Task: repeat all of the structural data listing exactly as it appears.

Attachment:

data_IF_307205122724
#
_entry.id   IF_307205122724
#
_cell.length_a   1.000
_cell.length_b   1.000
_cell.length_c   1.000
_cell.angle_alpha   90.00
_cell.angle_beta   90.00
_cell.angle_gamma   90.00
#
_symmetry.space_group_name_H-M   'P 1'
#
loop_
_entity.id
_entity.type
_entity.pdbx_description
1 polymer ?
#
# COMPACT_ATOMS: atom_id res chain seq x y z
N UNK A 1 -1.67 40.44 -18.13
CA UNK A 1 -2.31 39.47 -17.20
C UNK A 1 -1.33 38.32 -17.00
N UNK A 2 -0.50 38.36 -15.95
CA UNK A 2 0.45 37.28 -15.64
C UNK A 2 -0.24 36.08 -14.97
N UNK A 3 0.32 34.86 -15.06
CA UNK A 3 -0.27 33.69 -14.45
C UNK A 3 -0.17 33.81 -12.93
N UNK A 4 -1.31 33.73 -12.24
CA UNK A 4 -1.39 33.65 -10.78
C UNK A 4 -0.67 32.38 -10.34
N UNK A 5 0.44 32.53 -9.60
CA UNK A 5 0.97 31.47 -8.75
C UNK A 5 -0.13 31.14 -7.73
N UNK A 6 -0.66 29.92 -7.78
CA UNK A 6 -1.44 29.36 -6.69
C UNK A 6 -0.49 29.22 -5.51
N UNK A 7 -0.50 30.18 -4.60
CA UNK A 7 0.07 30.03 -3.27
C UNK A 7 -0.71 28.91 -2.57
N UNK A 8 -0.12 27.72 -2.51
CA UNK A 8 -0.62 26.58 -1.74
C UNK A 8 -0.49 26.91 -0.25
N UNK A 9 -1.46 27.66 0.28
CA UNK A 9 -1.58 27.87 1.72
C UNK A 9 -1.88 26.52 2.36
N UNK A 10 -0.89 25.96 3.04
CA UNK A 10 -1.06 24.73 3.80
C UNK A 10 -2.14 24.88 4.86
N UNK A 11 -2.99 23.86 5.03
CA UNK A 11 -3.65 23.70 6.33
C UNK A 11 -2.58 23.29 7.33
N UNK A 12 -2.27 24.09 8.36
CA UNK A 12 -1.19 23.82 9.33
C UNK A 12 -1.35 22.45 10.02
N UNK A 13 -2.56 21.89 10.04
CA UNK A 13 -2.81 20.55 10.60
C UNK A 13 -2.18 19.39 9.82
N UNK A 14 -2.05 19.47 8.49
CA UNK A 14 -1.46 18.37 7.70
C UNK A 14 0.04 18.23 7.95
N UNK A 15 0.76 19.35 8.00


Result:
data_IF_307205122724
#
_entry.id   IF_307205122724
#
_cell.length_a   1.000
_cell.length_b   1.000
_cell.length_c   1.000
_cell.angle_alpha   90.00
_cell.angle_beta   90.00
_cell.angle_gamma   90.00
#
_symmetry.space_group_name_H-M   'P 1'
#
loop_
_entity.id
_entity.type
_entity.pdbx_description
1 polymer ?
#
# COMPACT_ATOMS: atom_id res chain seq x y z
N UNK A 1 -1.67 40.44 -18.13
CA UNK A 1 -2.31 39.47 -17.20
C UNK A 1 -1.33 38.32 -17.00
N UNK A 2 -0.50 38.36 -15.95
CA UNK A 2 0.45 37.28 -15.64
C UNK A 2 -0.24 36.08 -14.97
N UNK A 3 0.32 34.86 -15.06
CA UNK A 3 -0.27 33.69 -14.45
C UNK A 3 -0.17 33.81 -12.93
N UNK A 4 -1.31 33.73 -12.24
CA UNK A 4 -1.39 33.65 -10.78
C UNK A 4 -0.67 32.38 -10.34
N UNK A 5 0.44 32.53 -9.60
CA UNK A 5 0.97 31.47 -8.75
C UNK A 5 -0.13 31.14 -7.73
N UNK A 6 -0.66 29.92 -7.78
CA UNK A 6 -1.44 29.36 -6.69
C UNK A 6 -0.49 29.22 -5.51
N UNK A 7 -0.50 30.18 -4.60
CA UNK A 7 0.07 30.03 -3.27
C UNK A 7 -0.71 28.91 -2.57
N UNK A 8 -0.12 27.72 -2.51
CA UNK A 8 -0.62 26.58 -1.74
C UNK A 8 -0.49 26.91 -0.25
N UNK A 9 -1.46 27.66 0.28
CA UNK A 9 -1.58 27.87 1.72
C UNK A 9 -1.88 26.52 2.36
N UNK A 10 -0.89 25.96 3.04
CA UNK A 10 -1.06 24.73 3.80
C UNK A 10 -2.14 24.88 4.86
N UNK A 11 -2.99 23.86 5.03
CA UNK A 11 -3.65 23.70 6.33
C UNK A 11 -2.58 23.29 7.33
N UNK A 12 -2.27 24.09 8.36
CA UNK A 12 -1.19 23.82 9.33
C UNK A 12 -1.35 22.45 10.02
N UNK A 13 -2.56 21.89 10.04
CA UNK A 13 -2.81 20.55 10.60
C UNK A 13 -2.18 19.39 9.82
N UNK A 14 -2.05 19.47 8.49
CA UNK A 14 -1.46 18.37 7.70
C UNK A 14 0.04 18.23 7.95
N UNK A 15 0.76 19.35 8.00